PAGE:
If you are not using Cloudflare, don't worry. You can follow this blog post and neglect the relevant things for Cloudflare just fine. Your main focus will then be on banning threat actors using iptables only. Note that many modern Linux distributions nowadays are shipped with nftables instead of iptables. As we rely on iptables and specifically on the string matching extension, not supported by nftables, you'll have to ensure that iptables is installed on your server and that your kernel supports the string matching feature.
This ensures that the logs of NPM contain the correct IP address of your site visitors. Cloudflare specifies the real visitor's IP address in a custom HTTP header called
Fun fact: NPM propagates the file
/etc/nginx/conf.d/include/ip_ranges.confautomatically during run with IP addresses of popular CDN networks such as Cloudflare. This happens intransparently but ensures that only trustworthy IPs can set the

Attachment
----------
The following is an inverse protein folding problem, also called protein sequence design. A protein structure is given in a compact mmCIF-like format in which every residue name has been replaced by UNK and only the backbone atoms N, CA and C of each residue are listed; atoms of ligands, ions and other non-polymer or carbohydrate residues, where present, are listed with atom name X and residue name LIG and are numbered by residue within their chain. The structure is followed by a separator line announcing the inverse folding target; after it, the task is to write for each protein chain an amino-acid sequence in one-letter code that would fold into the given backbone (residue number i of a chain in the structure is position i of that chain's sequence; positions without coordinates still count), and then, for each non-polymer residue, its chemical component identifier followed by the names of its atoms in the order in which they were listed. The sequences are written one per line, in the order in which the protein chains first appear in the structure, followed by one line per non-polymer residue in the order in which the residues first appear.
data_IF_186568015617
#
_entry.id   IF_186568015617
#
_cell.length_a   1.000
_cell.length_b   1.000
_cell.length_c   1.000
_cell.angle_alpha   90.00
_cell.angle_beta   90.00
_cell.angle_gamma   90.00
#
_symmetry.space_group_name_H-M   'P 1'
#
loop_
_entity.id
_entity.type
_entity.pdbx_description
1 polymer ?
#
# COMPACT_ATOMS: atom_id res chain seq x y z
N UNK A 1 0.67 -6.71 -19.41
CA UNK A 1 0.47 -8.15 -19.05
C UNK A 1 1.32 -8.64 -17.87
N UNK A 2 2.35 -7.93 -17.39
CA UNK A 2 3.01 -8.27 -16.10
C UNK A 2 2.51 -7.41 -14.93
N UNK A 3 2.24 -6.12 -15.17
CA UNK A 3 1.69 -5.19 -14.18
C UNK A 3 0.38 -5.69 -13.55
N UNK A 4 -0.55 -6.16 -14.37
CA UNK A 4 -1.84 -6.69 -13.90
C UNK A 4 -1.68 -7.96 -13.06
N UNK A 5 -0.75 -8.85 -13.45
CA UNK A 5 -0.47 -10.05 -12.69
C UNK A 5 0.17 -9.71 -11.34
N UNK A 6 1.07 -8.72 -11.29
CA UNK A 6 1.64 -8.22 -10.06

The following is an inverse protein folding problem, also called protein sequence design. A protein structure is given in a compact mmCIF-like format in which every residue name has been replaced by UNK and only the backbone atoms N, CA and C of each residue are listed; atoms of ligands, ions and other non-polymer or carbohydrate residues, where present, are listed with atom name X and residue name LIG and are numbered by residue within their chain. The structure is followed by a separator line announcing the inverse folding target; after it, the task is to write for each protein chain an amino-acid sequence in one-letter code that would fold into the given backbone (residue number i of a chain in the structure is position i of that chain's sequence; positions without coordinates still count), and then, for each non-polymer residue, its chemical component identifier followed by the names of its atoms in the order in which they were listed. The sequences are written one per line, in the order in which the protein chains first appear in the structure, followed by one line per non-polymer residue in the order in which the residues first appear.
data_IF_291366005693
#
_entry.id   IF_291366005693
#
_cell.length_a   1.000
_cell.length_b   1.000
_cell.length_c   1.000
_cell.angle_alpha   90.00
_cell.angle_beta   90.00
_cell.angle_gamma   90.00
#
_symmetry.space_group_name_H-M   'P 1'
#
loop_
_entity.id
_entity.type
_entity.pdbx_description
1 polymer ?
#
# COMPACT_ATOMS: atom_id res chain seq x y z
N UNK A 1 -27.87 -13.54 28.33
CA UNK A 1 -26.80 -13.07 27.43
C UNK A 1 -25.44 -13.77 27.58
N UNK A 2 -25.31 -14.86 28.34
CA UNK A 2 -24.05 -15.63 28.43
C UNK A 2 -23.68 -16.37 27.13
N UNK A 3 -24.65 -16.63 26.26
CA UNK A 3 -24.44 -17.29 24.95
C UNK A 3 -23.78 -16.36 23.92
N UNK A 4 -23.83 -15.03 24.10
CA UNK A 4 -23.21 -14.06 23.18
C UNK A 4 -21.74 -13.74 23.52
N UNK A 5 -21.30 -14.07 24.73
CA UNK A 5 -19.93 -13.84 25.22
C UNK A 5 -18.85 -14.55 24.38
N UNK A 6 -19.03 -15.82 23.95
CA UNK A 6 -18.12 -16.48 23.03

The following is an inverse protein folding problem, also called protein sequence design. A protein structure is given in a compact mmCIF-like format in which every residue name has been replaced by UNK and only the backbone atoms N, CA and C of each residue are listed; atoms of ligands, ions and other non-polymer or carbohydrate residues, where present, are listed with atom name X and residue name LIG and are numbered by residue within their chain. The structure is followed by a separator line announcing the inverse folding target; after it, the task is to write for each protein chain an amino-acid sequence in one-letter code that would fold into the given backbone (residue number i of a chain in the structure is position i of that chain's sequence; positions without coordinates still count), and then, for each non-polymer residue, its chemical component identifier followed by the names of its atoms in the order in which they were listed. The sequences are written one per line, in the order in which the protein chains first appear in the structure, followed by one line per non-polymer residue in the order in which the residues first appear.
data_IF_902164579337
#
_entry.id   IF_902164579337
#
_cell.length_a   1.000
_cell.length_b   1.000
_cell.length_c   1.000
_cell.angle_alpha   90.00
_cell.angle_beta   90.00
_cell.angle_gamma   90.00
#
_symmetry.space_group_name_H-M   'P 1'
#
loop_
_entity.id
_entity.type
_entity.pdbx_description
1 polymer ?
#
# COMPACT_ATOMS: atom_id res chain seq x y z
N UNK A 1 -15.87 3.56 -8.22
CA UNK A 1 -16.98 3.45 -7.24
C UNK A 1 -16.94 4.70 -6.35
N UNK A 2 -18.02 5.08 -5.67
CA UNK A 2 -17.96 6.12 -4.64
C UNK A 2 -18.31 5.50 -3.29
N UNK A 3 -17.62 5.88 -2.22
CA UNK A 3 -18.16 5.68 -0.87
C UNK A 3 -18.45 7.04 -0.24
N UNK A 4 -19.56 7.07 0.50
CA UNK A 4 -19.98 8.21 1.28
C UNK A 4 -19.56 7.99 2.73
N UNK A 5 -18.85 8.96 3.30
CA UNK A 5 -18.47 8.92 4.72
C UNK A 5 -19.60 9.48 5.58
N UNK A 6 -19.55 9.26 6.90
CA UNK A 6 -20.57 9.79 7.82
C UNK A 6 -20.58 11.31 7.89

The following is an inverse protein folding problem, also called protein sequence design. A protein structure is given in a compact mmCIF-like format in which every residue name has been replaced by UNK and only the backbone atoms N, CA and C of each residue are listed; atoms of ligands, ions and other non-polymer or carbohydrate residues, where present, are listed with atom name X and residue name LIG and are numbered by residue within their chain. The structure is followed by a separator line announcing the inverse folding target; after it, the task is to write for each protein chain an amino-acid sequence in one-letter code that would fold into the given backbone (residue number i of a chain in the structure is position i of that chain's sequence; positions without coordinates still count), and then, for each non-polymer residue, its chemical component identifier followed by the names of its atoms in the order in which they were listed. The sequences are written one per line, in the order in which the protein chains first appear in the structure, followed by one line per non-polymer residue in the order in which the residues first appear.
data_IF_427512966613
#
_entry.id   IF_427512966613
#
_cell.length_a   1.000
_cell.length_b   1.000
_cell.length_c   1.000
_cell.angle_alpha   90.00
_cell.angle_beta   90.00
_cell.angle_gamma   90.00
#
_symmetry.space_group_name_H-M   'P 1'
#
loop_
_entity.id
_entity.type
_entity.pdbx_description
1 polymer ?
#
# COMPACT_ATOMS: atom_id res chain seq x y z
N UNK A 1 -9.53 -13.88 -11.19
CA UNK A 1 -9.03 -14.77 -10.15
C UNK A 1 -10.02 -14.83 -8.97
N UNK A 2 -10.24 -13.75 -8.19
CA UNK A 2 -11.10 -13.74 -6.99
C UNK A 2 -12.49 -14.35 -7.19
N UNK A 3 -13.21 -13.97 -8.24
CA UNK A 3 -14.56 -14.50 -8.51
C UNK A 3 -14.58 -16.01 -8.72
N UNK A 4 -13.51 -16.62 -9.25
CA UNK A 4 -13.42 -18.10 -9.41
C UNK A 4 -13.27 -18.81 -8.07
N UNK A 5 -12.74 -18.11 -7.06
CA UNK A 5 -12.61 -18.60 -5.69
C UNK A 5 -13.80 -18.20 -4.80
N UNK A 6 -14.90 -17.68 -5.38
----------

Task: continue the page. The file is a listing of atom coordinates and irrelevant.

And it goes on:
X-Real-IPheader that is processed by NPM to get the real IP address of site visitors.
Our goal will be to identify and block threat actors that actively conduct forceful browsing and brute-forcing attacks on our web services. Forceful browsing is the act of enumerating a web service for sensitive files, interesting directories and potentially vulnerable endpoints in an automated manner. Moreover, some threat actors may also try brute-forcing login areas or Basic Authentication prompts.
Since all these potential hacking attempts will generate log entries with 401, 403, 404 HTTP errors in a very short time period, we can easily identify such attacks and ban the threat actor's IP address via Fail2ban locally and globally on Cloudflare. Fail2ban will monitor all proxy host logs of our Nginx Proxy Manager reverse proxy. Therefore, once a misbehaving threat actor is detected and banned by Fail2ban, the attacker won't be able to access any of our other web services subsequently. This applies to all configured proxy hosts in NPM. Basically a universal ban as soon as one hacking attempt is detected on one of our HTTP web services.